Common Rechargeable Battery Types and Their Effects on the Environment

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How many of our green technologies rely on rechargeable batteries for power? We have electric cars, solar and wind energy systems, and other eco-friendly gadgets and devices. The level of safety to the environment of these products is often praised highly, with an emphasis of comparing them to their dirtier counterparts.

But even if they do not emit harmful fumes, or do not shake the balance of an ecosystem, the rechargeable batteries that power these green machines, gadgets and devices still carry an “inherent” danger to nature. Many of the elements used in manufacturing batteries are in fact toxic pollutants, and each has their own negative effects on the environment if not handled properly.

Lead-acid: Lead Toxicity

Many of you have probably guessed the toxic element in here already. Lead, as we all know is extremely toxic to life. Sure, you don’t die when you touch it, but because it does not have any particular use in any living organism’s body systems, it would only serve to disrupt it and cause different kinds of illnesses. It is even more horrible to imagine that deep cycle lead-acid batteries are currently the number one choice for solar and wind energy systems. Fortunately though, some countries employ a strict rule to keep recycling all lead used and produced in all industries.

Nickel-Cadmium (NiCd): Cadmium Poisoning

The nickel-cadmium battery owes its toxicity of course to the heavy metal cadmium. Cadmium in its pure form is lustrous, and is naturally released by geologic phenomena such as volcano eruptions. It is soluble in acid, and is easily absorbed by organic material in the soil. Living organisms that thrive on or under the ground are the ones that are most susceptible to cadmium poisoning. Today nickel-cadmium batteries are generally banned in the European Union, and part of what is paid for NiCd batteries in the United States is actually a fee for its proper disposal.

Nickel Metal Hydride (NiMH): Manufacturing Hazards

This type of battery is classified as one of the cleaner, safer batteries around. Naturally, this is due to the absence of outright toxic elements. Despite this level of “purity” though, NiMH batteries may not be completely safe to the environment, due to the mining and manufacturing processes that is done to extract the required elements. In addition, nickel (or nickel compounds at least) are currently under consideration by researchers as a probable carcinogen. Widespread use of NiMH batteries however is limited nowadays, and they are only currently used as a quick, inexpensive and temporary battery replacement. Nickel Metal Hydride batteries, however, are widely used in hybrid cars.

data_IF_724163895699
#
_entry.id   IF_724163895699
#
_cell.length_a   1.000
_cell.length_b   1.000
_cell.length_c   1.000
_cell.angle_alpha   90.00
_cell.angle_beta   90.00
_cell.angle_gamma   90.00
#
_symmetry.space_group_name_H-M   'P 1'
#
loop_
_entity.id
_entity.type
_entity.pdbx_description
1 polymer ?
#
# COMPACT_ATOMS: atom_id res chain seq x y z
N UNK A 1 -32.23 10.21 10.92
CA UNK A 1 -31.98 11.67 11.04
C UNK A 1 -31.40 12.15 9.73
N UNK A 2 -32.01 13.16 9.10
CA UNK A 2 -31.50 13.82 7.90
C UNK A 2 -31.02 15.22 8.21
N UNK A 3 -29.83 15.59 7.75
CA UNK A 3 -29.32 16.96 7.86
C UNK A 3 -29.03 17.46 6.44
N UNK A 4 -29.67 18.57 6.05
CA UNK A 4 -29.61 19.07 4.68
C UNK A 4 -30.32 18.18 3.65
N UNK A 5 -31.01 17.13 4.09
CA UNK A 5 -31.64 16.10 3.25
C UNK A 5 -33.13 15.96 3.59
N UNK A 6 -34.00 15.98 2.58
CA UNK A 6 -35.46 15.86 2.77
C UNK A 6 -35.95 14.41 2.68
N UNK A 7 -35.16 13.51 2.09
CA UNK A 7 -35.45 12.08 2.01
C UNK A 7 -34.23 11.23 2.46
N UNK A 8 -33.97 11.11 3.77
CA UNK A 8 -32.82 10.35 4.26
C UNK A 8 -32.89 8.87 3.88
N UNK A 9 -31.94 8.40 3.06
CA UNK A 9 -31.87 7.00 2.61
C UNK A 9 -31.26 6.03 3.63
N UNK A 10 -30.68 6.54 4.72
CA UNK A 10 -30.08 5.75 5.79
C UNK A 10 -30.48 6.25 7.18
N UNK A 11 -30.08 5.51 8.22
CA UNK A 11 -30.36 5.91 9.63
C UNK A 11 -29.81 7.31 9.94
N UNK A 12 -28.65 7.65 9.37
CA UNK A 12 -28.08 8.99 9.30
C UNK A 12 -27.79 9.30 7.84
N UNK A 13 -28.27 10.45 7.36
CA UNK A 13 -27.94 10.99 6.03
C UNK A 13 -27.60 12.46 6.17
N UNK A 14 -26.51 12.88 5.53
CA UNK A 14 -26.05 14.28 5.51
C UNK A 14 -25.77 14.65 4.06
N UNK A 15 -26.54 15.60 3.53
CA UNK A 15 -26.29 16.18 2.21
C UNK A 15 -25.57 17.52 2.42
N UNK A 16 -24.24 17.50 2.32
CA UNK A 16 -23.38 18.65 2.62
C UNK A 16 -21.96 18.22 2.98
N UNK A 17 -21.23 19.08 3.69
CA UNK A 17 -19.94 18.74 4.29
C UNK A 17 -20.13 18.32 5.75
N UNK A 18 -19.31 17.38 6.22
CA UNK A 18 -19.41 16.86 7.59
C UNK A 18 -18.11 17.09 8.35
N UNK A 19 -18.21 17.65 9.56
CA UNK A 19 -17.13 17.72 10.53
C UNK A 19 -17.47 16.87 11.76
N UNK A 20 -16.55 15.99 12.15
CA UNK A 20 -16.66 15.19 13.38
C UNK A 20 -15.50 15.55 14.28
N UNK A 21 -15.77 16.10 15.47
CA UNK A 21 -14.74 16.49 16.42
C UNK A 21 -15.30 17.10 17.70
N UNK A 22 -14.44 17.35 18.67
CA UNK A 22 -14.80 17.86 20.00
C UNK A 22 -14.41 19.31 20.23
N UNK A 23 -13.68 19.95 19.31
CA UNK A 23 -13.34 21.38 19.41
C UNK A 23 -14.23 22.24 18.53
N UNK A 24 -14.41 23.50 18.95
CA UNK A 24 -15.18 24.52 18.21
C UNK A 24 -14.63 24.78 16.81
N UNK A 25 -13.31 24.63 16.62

Nickel-Zinc (NiZn): Zinc Production Problems

The second oldest type of battery after lead-acid batteries, nickel-zinc batteries have been in use since the early 1900’s. Like the NiMH battery, it contains no toxic elements and is also somewhat inexpensive. The NiZn battery has taken a revival of sorts as of late, in the form of a source of power for many cordless devices. If we are to state a negative environmental impact for this kind of battery, it would be the world production rate of zinc (which continually increases at a level that would eventually disrupt ecosystems in the future).

Lithium ion: Corrosive Toxicity

Currently the largest growing rechargeable battery type around the world, Lithium ion batteries hold impressive marks when it comes to overall efficiency and form factor flexibility. Though the United States government currently classifies Lithium ion batteries as relatively harmless, it has one striking flaw that makes it potentially harmful to the environment. Pure lithium or metallic lithium is very reactive to water and forms an extremely corrosive lithium hydroxide. Don’t worry though because manufacturers are always very careful about this fact. They never expose the battery pack to air or water vapor, and use a non-aqueous electrolyte for the cells.

Despite the toxicity of these elements found in rechargeable batteries, it is highly doubtful that the manufacturers of these batteries would stop producing them any time soon. True, these elements have negative effects on the environment, but if we have a solid plan to keep it away properly, we’ll probably survive long enough to invent a true clean and green rechargeable battery for our green technologies.

Photo credit: Some rights reserved by NISSANEV on Flickr

Christian Crisostomo
About Christian Crisostomo (260 Posts)

Christian Crisostomo is just your average tech geek that loves to see man's newest and most recent technological exploits. He holds great interest in the potentials of green technology, and is enthusiastic about the continuous development of environment-friendly alternative energy.

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One Comment on “Common Rechargeable Battery Types and Their Effects on the Environment

  1. Pingback: 4 Reasons Why Supercapacitors Will Eventually Go Mainstream | Your Green Life-Caring For Earth

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